Outside of the Fair, in the supporting public program, artistic director Emilia van Lynden has organised a series of events each designed with the goal of encouraging debate around the social, political, and cultural questions of our time. Among the highlights, Unseen has teamed up with non-profit organisation Project Pressure to raise awareness about the global issue of vanishing glaciers and how artists can play a role in inspiring behavioural change; The Living Room initiative joins influential creatives and professionals worldwide to form a dynamic program of lectures and debates about the future of photography; and situated around the grounds of the Westergasterrein, four separate exhibitions explore a spectrum of thought-provoking themes, including a pop-up show by Futures, the newest photography platform that combines the talent programs of leading photography institutions across Europe. Go to to find out more.

Visa Pour l'Image / Perpignan, France / 1 - 16 September

© Paula Bronstein, from the exhibition Stateless, Stranded and Unwanted: The Rohingya Crisis

From 1 to 16 September, the French-Catalan town of Perpignan is set once again to play host to the year’s biggest celebration of photojournalism, Visa Pour l’Image. Cultural venues and other pop-up spaces across the city will present a collection of exhibitions that aim to draw public attention to the great issues of our time – war and conflict, environmental change, religious extremism, and social phenomena.

Among the highlights, Andrea Bruce looks at the daily lives of communities in India, Vietnam, and Haiti where a lack of access to basic sanitation leads to open defecation and the contamination of water supplies; George Steinmetz captures the spectacle and dizzying scale of the industrialised food production system across the United States; Miquel Dewever-Plana documents a group of miners in Potosí, Bolivia, shadowing them through the cramped, narrow tunnels and following their traditional rituals and family life; Paula Bronstein reports on the discrimination and persecution of the Rohingya community, conveying their situation in both Myanmar and Bangladesh; and John Wessels examines how the stifling political climate in the Democratic Republic of the Congo continues to impact the lives of millions in the main cities.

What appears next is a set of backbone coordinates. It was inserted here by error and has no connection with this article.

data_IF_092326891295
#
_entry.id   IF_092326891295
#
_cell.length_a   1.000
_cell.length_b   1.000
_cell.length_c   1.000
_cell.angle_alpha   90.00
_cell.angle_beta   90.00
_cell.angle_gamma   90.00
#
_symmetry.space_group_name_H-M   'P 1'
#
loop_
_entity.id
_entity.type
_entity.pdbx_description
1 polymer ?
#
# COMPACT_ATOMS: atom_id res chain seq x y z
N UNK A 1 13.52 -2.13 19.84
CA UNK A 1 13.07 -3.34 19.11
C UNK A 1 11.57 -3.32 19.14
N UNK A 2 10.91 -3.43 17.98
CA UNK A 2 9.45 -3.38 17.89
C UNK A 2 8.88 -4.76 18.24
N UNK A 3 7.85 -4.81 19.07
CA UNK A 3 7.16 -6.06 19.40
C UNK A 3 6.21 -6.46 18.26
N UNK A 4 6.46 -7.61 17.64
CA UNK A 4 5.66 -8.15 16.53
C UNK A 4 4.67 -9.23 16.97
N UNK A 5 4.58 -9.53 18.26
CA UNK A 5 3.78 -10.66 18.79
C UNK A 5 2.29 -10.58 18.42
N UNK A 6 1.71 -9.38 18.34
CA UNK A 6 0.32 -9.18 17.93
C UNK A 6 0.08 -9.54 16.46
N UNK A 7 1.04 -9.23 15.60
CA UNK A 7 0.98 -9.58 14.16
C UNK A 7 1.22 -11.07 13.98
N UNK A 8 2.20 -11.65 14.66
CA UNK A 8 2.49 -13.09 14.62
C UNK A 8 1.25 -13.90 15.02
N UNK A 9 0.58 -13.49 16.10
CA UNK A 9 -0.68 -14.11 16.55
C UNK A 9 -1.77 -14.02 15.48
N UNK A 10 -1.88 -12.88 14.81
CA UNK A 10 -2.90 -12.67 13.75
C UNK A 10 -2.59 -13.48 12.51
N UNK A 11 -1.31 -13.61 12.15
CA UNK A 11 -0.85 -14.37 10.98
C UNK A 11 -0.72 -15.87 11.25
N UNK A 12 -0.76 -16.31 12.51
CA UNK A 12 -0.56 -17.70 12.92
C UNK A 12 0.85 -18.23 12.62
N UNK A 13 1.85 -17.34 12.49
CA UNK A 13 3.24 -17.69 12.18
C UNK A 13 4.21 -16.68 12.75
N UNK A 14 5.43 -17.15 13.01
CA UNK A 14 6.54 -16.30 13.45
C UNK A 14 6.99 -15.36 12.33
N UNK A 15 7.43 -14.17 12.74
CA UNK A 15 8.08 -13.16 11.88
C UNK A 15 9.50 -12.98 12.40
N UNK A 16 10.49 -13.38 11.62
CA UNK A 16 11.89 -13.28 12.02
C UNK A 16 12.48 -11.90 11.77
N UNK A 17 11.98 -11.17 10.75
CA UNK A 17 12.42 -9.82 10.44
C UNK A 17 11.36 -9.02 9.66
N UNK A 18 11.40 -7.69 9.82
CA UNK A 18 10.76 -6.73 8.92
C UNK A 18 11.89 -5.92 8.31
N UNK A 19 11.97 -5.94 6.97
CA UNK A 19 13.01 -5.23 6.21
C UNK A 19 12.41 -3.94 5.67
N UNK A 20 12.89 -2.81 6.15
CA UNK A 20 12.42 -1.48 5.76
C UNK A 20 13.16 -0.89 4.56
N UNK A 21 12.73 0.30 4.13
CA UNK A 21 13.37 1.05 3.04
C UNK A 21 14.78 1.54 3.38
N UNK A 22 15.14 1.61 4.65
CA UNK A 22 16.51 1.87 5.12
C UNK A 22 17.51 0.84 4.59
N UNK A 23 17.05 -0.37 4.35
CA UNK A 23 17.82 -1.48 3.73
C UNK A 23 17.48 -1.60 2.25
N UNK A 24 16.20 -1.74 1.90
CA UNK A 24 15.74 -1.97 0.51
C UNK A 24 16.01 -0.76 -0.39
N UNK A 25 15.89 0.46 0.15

Visitors can also enjoy a series of evening screenings to be held in the medieval enclosure of Campo Santo. Beginning at 9.30 pm on Monday 3 September, the program will present a chronological review of the year’s news stories, two months at a time. This is followed by reports and features on contemporary society, stories that have been suppressed by mainstream media, plus coverage on the state of the world today. A series of talks, panel discussions, educational initiatives, and awards ceremonies round up the events. To learn more, visit

Landskrona Foto Festival / Landskrona, Sweden / 14 - 23 September

© Rania Matar, from the exhibition A Selection of Works

Billed as the Home of Photography in Scandinavia, Landskrona Foto has developed into a popular meeting place for photography professionals: a platform where visitors can enjoy the works of both renowned documentary photographers and upcoming talents in the same space. Directed for the third year running by Jenny Nordquist and Christian Caujolle, the 2018 edition investigates the fateful issues that recur in the history of humankind. “How much can our planet withstand? What is the effect of refugee flows?” they ask. “There are photographers here who highlight power, identity and people’s different ages. Sometimes with humour and curiosity – the playfulness that photography allows.”